CONCORD, N.H. (Legal Newsline) – A de-recognized fraternity at Dartmouth College lost yet another round in a dispute with the town of Hanover related to the zoning status of its house when the Supreme Court of New Hampshire ruled April 11 that the house was no longer “grandfathered” to comply with updated zoning regulations.

According to the Supreme Court opinion, Alpha Delta fraternity was de-recognized by Dartmouth College on April 13, 2015, “due to the fraternity’s violation of the school’s standards of conduct.” Specifically, the de-recognition was based on the branding of new fraternity members.

In conjunction with the de-recognition, Dartmouth told Alpha Delta it would revoke privileges, including “recruitment of Dartmouth College undergraduates; recognition as a ‘college approved’ residential facility; use of college facilities or resources; participation in any college activities such as intramurals; and provision of insurance coverage.”

The college also removed the fraternity from the rolls of student housing, which meant the Alpha Delta house would “no longer be under the jurisdiction or protection of the college’s department of safety and security,” and informed the town that the fraternity was no longer associated with Dartmouth College.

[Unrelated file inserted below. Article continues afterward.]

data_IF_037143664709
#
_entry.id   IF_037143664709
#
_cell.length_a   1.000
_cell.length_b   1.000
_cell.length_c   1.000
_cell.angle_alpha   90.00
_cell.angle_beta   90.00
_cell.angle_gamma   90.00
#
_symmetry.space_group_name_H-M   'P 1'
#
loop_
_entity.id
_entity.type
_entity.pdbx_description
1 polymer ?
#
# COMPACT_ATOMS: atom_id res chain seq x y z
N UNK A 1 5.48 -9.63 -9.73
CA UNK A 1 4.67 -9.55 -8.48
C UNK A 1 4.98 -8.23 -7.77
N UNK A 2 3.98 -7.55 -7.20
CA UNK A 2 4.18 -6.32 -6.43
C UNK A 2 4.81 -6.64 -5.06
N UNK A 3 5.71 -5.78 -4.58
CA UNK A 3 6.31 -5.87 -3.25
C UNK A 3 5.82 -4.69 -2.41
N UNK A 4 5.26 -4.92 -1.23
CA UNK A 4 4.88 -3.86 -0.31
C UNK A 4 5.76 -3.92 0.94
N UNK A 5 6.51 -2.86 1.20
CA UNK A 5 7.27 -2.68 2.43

As a result, Hanover’s zoning administrator found that the house no longer qualified as institutional under the most recent version of the town’s zoning laws because it “is no longer operated in conjunction with an institutional use.”

The zoning administrator told Alpha Delta that the building could no longer house the 18 students who were living there at the time.

Alpha Delta subsequently appealed the administrator’s ruling, first to the town’s zoning board of adjustment, then to the Superior Court and the state Supreme Court.

In the appeal rulings, the Zoning Board of Adjustment, the trial court and the Supreme Court of New Hampshire all found that the initial zoning violation decision was correct because, despite its argument related to the varied nature of the college’s recognition process before the ordinance in question was passed.

"Alpha Delta failed to present any evidence that the fraternity ever operated in a manner which was not 'in conjunction with' [the] college, prior to the adoption of that zoning requirement,” according to the Supreme Court opinion.

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